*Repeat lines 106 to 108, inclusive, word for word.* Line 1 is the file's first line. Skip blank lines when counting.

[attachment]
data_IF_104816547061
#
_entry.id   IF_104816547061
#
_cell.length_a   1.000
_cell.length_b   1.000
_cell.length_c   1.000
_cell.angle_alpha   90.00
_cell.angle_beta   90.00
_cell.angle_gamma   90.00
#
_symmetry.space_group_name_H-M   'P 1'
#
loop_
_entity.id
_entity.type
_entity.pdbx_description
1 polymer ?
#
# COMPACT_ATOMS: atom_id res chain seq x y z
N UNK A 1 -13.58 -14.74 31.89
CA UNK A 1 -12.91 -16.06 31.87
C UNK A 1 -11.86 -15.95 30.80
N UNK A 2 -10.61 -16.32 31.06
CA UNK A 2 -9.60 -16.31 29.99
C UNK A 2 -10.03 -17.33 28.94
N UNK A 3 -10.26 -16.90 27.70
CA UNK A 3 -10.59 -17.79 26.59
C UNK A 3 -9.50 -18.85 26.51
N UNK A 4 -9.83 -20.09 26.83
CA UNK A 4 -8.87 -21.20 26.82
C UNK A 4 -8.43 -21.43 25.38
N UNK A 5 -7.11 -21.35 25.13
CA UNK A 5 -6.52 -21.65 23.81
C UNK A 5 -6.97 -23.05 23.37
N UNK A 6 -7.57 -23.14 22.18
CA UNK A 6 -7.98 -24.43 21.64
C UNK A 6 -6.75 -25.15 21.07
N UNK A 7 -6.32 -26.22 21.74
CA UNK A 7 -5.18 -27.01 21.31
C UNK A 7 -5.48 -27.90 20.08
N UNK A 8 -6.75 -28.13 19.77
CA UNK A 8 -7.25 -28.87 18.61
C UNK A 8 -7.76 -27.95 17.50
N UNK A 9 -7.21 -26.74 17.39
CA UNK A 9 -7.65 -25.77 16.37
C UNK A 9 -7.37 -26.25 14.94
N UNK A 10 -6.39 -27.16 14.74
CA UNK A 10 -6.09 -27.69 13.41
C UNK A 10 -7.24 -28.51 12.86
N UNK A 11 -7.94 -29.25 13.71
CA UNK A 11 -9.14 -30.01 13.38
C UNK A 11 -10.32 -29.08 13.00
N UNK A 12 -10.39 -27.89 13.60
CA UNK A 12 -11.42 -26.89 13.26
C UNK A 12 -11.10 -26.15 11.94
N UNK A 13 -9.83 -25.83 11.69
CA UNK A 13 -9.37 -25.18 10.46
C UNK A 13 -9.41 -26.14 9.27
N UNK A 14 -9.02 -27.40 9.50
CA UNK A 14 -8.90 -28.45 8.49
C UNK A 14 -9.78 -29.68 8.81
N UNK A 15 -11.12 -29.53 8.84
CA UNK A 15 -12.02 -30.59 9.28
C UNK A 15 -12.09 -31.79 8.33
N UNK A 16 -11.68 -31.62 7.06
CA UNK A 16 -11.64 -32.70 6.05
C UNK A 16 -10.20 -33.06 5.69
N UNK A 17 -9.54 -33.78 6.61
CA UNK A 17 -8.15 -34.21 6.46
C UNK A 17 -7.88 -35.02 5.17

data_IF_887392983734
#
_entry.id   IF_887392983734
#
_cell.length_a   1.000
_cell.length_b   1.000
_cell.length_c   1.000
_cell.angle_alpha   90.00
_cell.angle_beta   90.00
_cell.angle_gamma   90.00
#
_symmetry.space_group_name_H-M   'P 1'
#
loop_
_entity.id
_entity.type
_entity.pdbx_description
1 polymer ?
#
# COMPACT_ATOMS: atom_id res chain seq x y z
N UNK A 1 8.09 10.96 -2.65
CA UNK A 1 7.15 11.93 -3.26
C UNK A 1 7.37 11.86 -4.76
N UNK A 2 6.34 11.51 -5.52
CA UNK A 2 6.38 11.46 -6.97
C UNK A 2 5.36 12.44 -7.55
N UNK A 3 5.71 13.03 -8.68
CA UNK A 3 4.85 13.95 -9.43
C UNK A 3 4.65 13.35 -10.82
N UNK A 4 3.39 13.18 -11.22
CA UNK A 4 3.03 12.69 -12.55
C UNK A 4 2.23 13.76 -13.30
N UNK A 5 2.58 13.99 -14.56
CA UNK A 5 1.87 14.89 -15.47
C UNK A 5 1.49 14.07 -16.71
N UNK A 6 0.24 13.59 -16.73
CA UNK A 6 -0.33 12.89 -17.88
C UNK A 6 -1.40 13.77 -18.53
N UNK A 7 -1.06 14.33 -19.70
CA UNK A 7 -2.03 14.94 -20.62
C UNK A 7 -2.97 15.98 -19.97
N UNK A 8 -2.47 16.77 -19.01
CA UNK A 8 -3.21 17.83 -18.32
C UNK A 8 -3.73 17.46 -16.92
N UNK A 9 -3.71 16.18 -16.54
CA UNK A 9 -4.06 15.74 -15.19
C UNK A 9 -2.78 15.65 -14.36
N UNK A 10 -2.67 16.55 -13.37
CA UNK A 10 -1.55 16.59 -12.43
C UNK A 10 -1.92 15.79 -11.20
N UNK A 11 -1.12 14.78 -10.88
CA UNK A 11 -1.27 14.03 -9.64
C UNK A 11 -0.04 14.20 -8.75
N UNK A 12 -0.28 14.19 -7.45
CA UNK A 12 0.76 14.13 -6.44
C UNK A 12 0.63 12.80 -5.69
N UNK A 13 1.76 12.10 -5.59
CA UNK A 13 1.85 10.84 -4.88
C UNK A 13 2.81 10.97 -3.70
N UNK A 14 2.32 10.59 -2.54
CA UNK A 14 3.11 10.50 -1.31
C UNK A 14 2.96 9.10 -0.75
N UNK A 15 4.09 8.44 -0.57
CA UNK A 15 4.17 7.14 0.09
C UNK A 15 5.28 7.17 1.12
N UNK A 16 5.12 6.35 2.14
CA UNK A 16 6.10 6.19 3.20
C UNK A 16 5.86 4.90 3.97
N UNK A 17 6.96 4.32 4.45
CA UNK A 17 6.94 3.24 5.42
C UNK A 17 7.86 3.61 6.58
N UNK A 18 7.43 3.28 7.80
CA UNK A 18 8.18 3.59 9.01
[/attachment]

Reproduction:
C UNK A 5 1.49 14.07 -16.71
N UNK A 6 0.24 13.59 -16.73
CA UNK A 6 -0.33 12.89 -17.88